The manatees’ gravitation to the warm waters created by power plants also does them no favors, as it makes them more dependent on human activity. It also interferes with their natural migratory patterns since instead of migrating south for the winter, they remain in artificially heated waters. The good news is that their numbers have been increasing. It’s estimated that there are around 13,000 West Indian manatees now in existence in the wild, 6,500 of them residing in and around Florida.

Why is it important to protect manatees? A great reason is that, because they are grazers, they play a large part in maintaining healthy plant growth. Their main food, sea grasses, are a major source of what is called ‘blue carbon’. This is the type of carbon that is captured and stored by coastal ecosystems. Terrestrial forests are generally the first carbon sinks that spring to mind.  What is a carbon sink?  It is a natural element that is very proficient at absorbing carbon dioxide from the atmosphere.  However, coastal ecosystems store up to ten times more carbon than a tropical rainforest! This plays a hugely beneficial role in reducing greenhouse gases, thereby mitigating climate change. How cool is that?

So, if you are lucky enough to catch sight of these gentle creatures, remember that the opportunity is largely due to people caring enough to put protections in place. But what can you do to protect the manatees that enter our coastal waters?  What if you don’t live near the coast?  Do your actions affect the coastal waters?  There are many things all of us can do to protect our coastal waters.  If you live on the coast or visit to boat or fish: slow your boat speed when you are in shallow waters, keep track of your fishing line and tackle when fishing, and take your trash with you.  Reduced boat speeds help protect our dolphins as well.  All trash (especially fishing tackle, fishing line, and bottles) cause untold numbers of deaths in many animals that call the coast home.  Please double check before you leave to be sure you have packed all of your trash out.  Placing it in an uncovered can on the coast is a likely way for it to blow out and end up in the water.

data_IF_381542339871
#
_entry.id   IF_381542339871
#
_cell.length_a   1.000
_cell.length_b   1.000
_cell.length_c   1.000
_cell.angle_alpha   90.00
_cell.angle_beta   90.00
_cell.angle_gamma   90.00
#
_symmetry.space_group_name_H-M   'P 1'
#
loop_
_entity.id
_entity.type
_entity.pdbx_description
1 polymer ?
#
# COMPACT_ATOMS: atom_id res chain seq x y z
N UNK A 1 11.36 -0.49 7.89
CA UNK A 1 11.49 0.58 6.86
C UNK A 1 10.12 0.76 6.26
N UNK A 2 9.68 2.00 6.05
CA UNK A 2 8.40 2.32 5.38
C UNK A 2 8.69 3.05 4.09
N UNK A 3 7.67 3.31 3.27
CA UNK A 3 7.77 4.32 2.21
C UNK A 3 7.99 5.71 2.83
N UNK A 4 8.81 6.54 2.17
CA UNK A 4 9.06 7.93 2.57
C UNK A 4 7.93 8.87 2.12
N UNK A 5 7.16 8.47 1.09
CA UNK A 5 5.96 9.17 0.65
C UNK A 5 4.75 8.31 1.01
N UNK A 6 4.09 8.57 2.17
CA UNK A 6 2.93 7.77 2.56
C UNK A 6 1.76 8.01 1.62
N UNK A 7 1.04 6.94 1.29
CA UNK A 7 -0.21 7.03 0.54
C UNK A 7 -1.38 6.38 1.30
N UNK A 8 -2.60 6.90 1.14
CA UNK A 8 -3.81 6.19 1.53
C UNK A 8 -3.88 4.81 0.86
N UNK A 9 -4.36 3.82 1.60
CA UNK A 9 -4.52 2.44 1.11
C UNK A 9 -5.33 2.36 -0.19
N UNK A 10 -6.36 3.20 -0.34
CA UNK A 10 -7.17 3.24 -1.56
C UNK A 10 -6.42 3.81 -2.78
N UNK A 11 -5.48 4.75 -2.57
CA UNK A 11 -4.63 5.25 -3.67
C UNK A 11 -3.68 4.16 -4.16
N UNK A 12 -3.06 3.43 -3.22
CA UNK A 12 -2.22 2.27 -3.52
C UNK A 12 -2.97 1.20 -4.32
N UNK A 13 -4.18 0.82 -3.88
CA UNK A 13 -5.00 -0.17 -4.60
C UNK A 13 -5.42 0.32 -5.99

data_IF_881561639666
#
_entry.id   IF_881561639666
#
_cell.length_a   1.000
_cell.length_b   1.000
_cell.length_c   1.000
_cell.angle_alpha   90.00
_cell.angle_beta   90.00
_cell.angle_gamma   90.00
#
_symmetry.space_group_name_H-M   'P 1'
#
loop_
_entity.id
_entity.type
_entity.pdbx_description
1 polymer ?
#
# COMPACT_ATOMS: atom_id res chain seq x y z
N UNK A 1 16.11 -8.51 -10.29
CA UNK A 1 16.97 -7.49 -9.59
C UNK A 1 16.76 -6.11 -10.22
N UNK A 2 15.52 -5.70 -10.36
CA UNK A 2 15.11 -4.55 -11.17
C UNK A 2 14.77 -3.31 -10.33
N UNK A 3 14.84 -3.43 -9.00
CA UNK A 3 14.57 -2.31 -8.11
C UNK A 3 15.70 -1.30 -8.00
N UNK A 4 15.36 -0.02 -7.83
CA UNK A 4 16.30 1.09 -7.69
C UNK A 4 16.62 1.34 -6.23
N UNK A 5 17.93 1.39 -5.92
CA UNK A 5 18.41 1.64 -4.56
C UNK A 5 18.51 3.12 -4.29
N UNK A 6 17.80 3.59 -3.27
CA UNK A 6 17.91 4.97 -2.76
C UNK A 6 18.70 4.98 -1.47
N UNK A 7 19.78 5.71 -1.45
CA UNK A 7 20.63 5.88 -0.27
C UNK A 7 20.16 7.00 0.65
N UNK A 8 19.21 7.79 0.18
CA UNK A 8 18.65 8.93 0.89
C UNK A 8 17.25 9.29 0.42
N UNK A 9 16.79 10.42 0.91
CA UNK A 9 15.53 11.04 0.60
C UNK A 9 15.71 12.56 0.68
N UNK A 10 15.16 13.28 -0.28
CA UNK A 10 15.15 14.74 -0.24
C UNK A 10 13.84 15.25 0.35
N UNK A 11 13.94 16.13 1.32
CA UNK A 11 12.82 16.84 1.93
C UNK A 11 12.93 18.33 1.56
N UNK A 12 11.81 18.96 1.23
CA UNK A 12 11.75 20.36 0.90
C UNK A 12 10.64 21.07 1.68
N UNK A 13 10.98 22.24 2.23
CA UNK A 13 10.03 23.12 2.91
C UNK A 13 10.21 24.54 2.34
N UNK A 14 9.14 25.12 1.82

Everyone, no matter how far inland or how close to the Gulf of Mexico, can help to keep our coastal waters healthy for all wildlife.  The most important actions you can take is to reduce or stop using insecticides and fertilizers on your lawn, pick up your pets’ solid waste, and throw away cooking grease and oils.  Fertilizers, insecticides, and pet waste runs off your lawn when it rains or you water.  This happens for weeks after application.  These contaminants travel down the storm drain, into the bayous and dump into the bay where they kill otherwise healthy plants, including sea grasses.  If you have an issue with the health of your lawn, many organic options are now available and many service providers are offering them.  OR, you can plant native species of plants that don’t require fertilizers or insecticides.  Pick up and throw way solid pet waste at least weekly.  Everything we put down our drains, even a little bit of grease, affects the health of the Bay. Even liquid cooking oil congeals quickly when poured down drains, leading to pipe blockages. Clogged pipes cause sewer overflows, which introduce harmful bacteria into the bay.  Finally, if you want to go the extra step, lobby for the protection of natural springs. 

If we do these simple things, we can enjoy the presence of manatees and other coastal creatures for centuries to come.